SIC 7997 Membership Sports and Recreation Clubs


SIC 7997

This industry classification covers sports and recreation clubs that are restricted to use by members and their guests. Country, golf, tennis, yacht, and amateur sports and recreation clubs are included in this industry. Health clubs and other fitness facilities are classified in SIC 7991: Physical Fitness Facilities.



Golf Courses and Country Clubs


Fitness and Recreational Sports Centers


All Other Amusement and Recreation Industries

An estimated 25,000 membership sports and recreation clubs were in operation in 2002, generating revenues of more than $22 billion. Employment in this sector declined by 4 percent from more than 400,000 employees in 2000 to 385,200 in 2002. Personal consumption expenditures, however, rose more than 15 percent from $75.8 billion in 2000 to $89.2 billion in 2003.

American country clubs were born in the late 1880s—a creation of the wealthy upper class as an exclusive social setting in which to enjoy various athletic and recreational endeavors. The clubs flourished until the late 1920s, when the Depression forced many of them to close. A renaissance took place in the late 1940s and 1950s, spawned by post-war affluence and the increased interest in golf (a sport that has enjoyed a tremendous amount of growth across the nation for the past several decades). As a direct result of this heightened popularity, many country clubs were built during this period. The trend of the mid-1990s continued into the 2000s, as private country clubs have become a major pastime for many Americans, with more than 12,000 such facilities in operation.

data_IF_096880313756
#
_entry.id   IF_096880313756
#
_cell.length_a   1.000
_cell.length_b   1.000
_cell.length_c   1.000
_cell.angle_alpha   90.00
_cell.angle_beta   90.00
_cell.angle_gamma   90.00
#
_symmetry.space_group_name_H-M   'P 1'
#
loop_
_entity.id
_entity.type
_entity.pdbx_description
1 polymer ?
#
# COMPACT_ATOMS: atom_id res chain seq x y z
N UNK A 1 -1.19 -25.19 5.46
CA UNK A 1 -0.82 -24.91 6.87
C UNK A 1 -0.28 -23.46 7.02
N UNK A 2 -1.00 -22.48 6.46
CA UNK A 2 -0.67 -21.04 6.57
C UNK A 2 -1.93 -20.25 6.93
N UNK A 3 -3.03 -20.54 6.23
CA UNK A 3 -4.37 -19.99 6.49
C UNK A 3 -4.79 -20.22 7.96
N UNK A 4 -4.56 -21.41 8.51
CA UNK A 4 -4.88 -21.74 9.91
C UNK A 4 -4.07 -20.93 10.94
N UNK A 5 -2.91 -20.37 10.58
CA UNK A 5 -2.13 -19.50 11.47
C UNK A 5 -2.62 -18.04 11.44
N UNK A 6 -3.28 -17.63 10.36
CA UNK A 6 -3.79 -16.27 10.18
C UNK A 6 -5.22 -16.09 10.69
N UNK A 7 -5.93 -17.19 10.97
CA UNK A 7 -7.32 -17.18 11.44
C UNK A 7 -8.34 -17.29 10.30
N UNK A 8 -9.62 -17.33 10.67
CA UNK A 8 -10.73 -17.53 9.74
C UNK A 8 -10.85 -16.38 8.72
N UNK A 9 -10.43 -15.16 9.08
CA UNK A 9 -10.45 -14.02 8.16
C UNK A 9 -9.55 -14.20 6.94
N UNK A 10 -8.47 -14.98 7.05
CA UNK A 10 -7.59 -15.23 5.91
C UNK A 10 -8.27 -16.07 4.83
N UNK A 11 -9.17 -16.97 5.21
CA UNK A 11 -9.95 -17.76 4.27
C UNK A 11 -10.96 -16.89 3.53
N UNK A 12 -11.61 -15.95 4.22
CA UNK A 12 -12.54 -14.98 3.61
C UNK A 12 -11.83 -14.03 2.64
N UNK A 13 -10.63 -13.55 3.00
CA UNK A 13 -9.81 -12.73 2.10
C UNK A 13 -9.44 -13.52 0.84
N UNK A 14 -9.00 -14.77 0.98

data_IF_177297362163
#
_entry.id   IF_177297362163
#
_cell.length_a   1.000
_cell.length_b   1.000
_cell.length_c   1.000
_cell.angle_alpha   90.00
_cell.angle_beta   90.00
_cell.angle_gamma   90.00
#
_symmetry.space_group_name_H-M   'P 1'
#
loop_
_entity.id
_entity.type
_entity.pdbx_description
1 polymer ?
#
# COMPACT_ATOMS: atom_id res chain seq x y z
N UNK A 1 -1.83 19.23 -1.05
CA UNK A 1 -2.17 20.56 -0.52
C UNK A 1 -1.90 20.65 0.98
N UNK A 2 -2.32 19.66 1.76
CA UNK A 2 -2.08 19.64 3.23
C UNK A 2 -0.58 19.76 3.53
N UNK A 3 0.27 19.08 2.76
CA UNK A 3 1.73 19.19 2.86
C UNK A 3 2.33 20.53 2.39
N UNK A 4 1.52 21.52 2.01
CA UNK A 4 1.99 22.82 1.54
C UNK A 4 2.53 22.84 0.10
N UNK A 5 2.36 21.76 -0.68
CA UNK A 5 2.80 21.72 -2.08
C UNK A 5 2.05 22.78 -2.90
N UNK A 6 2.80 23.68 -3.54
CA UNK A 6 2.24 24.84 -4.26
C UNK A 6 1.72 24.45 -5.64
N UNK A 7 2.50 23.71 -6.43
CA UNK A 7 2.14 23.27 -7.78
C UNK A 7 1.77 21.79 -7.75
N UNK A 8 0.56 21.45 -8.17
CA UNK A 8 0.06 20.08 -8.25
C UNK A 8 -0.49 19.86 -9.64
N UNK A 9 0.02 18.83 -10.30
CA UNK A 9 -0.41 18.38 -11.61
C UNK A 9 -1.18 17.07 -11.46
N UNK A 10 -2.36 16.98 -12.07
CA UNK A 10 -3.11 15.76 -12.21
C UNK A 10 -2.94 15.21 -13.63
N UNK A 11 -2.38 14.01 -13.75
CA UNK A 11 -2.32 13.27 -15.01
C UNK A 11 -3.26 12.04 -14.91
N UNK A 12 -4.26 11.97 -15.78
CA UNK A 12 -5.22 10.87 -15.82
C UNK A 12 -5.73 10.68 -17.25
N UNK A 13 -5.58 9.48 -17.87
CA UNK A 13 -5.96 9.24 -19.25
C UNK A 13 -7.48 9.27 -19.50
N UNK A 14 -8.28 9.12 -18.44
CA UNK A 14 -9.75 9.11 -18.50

Golf Clubs

The National Golf Foundation estimated that there were 28 million golfers ages 18 and above in 2005. The rate of golfers has remained steady since 2000. There were 16,052 golf facilities in the United States as of December 2005, the majority of which were either municipal or private courses that were open to the public. The top five states with the most golf courses in 2005 were Florida, California, Texas, Michigan, and New York. Golfers spent $19.7 billion on public and private greens fees and dues in 2002 and $4.7 billion on equipment. Many private golf courses offered a variety of different memberships, with the most sought-after and expensive membership being a full-equity membership, in which members have full use of the...

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